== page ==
Kugel 12

Confession: I’m not the biggest lover of kugel. I find most kugels heavy, filling, and bland. So when I came across this inspired reinterpretation in Martha Stewart Living’s April issue that she called a “potato kugel gratin”, I knew I wanted my passover kugel to go in this novel direction. In her version, potatoes are wedged on their edge into a baking dish, topped with an egg/matzoh meal mixture and then baked to a beautiful golden brown. I basically followed her lead, but removed the chicken broth, added carrots and rutabaga with the potato (all from our last Winter CSA share a few weeks ago), used tons of fresh garlic, and since I didn’t have shallots, I used a regular onion. But before Tuesday’s version for the second night of seder, I made a test batch for a Saturday night dinner party at a friends’ house, and went more-gratin/less-kugel by using cream and grated parmigiano reggiano. It was a big hit in both incarnations, and has definitely changed my kugel tune… Two kosher-for-passover thumbs up!

Potato Kugel – On Edge!

Adapted from Martha Stewart

Kugel 3

  • Root vegetables – use any combination of potatoes, sweet potatoes, carrots, rutabaga, turnip, parsnip, all cut to the same thickness
  • Eggs
  • Extra virgin olive oil
  • 1 onion
  • 5-6 cloves of garlic
  • 1 lemon
  • Salt and freshly ground pepper
  • Fresh thyme
  • Chives (optional, for garlic)
  • Matzoh meal, about 1/2 cup

Kugel 4

Preheat oven to 350F. Mix up a good amount of olive oil with the zest and juice of a lemon, garlic, fresh thyme and salt and freshly ground pepper. I didn’t chop the thyme leaves, I just took them off the stem and added them to the marinade.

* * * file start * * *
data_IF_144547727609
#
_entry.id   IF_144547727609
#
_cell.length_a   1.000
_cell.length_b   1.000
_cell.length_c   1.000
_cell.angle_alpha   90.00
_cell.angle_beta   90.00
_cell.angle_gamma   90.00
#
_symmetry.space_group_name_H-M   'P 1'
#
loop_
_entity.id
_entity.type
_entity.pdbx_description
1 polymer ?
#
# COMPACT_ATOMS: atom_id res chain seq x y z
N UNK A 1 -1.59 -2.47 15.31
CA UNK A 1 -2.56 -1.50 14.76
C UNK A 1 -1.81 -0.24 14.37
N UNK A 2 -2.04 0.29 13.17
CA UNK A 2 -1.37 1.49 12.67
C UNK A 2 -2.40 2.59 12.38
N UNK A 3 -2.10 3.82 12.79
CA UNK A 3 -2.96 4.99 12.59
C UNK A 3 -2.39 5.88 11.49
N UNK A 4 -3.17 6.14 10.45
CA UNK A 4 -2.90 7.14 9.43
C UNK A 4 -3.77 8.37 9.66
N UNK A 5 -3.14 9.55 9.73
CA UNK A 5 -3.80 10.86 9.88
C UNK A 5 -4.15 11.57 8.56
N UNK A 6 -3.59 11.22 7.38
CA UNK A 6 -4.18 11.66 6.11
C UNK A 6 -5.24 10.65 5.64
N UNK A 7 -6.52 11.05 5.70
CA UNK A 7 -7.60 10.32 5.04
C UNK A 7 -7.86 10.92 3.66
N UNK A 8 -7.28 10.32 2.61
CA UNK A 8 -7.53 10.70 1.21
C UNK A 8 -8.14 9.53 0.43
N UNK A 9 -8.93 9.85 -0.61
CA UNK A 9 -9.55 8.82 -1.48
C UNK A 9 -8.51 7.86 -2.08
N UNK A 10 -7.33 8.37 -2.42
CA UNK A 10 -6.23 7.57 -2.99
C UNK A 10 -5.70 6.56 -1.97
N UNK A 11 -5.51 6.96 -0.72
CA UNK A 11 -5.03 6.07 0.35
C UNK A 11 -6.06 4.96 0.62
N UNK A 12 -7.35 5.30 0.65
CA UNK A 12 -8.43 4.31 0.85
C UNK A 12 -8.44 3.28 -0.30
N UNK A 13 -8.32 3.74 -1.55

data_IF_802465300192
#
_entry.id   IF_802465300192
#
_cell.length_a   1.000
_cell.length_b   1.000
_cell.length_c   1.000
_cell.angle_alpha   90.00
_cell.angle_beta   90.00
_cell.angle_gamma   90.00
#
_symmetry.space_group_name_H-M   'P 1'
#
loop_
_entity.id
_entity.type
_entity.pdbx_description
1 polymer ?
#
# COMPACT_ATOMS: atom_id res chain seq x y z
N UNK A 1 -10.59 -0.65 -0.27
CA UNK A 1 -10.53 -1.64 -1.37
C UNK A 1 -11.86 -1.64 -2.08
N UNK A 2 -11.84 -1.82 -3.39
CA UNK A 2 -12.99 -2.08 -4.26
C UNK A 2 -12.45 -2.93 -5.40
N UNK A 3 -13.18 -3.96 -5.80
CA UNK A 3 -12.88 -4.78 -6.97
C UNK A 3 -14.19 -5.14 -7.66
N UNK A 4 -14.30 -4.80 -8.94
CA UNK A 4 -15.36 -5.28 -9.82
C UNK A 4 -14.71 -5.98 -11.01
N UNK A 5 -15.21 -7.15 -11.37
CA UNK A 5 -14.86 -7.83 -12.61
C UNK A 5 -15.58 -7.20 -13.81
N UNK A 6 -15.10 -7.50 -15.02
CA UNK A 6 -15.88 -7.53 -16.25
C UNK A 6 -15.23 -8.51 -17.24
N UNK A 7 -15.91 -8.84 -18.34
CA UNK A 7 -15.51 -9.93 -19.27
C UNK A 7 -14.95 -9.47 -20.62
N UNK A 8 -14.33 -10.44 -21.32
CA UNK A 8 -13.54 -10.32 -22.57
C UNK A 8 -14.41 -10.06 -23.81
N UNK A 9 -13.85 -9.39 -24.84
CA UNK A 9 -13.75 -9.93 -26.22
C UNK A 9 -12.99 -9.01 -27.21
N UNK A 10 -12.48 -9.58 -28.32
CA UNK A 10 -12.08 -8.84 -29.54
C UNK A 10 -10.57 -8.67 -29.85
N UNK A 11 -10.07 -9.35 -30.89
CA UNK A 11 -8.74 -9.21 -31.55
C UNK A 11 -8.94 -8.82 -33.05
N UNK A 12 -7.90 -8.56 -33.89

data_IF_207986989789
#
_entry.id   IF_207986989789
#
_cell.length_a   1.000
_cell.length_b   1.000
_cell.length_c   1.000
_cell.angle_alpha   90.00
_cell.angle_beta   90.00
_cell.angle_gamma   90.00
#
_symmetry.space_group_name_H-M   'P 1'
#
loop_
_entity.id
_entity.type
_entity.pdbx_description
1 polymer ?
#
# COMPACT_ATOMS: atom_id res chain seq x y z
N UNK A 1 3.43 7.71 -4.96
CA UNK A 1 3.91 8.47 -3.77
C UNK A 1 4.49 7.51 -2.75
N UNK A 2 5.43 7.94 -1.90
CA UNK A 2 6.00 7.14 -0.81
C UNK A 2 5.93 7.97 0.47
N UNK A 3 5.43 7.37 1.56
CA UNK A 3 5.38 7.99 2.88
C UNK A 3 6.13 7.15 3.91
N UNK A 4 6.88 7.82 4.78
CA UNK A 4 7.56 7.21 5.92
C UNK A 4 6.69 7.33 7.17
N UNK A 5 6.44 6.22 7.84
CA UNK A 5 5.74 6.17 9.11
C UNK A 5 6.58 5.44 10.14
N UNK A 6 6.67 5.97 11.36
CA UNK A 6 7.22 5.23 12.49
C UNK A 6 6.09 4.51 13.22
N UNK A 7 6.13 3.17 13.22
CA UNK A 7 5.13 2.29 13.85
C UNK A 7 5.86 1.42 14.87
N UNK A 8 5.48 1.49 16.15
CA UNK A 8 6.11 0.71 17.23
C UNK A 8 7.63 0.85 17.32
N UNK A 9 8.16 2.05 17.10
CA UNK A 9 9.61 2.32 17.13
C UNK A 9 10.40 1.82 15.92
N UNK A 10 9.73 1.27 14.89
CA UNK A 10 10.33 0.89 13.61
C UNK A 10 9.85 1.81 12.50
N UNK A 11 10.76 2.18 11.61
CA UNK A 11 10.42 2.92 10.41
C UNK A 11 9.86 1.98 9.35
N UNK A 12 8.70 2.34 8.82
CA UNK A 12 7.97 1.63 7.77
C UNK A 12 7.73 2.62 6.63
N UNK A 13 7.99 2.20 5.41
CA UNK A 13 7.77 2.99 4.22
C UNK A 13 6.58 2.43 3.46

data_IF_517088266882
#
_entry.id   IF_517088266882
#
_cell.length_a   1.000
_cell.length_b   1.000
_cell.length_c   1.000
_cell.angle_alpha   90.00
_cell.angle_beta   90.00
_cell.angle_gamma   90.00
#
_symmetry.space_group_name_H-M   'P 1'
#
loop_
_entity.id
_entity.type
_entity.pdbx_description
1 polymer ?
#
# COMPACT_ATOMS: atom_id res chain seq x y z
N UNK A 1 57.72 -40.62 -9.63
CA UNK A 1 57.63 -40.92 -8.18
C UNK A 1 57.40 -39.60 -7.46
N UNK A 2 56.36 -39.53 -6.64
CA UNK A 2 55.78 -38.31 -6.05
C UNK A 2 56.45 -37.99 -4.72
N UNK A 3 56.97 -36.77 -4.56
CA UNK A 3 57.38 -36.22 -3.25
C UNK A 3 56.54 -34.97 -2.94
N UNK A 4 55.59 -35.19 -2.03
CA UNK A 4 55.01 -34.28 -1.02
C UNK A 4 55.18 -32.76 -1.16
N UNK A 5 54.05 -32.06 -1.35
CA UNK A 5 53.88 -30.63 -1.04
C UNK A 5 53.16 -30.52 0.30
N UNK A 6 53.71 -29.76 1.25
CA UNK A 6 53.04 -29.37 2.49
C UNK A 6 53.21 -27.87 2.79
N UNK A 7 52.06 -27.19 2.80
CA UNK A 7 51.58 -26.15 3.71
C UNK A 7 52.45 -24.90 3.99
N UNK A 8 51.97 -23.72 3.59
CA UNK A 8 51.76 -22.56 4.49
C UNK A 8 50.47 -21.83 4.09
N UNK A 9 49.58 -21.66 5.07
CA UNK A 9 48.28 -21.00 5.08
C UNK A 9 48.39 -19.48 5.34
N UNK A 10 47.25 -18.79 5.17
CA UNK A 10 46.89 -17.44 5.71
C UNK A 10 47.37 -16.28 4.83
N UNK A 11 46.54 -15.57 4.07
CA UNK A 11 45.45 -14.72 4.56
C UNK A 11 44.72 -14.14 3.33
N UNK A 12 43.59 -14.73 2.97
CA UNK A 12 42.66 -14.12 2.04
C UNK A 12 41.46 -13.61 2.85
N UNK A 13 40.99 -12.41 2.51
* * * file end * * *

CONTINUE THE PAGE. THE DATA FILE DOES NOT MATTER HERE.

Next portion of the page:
Kugel 6Kugel 8

Kugel 10

Cut the potatoes, carrots and rutabaga into even 1/4-inch slices, and toss immediately with the marinade, taking care to break up stuck-together pieces and coat evenly with olive oil mixture.

Kugel 11

Place a thinly-sliced onion on the bottom of a casserole dish, and sprinkle with salt, pepper and thyme.


This is the fun part – squeeze in the vegetable slices as tightly as you can on their edge, using the small end pieces to fill in all the gaps, until the dish is completely filled up. Whisk the eggs (I think I used 5 for this dish), mix in the matzoh meal, and pour over the vegetables, gently tapping the dish on the counter to release any air bubbles. Cover with parchment paper then foil (thank you Martha for your thoroughness!), and bake for about 40 minutes, until the egg sets. Then uncover and bake for another 15-20 minutes until golden brown. Garnish with chives.

Kugel 1 (1)Kugel 2 (1)

For the more-gratin-than-kugel version, I mixed a bit of heavy cream and grated parmigiano reggiano into the egg mixture, then topped with more freshly grated cheese when I uncovered and browned the topping. I mean… Can you ever go wrong when adding cream and parm?!

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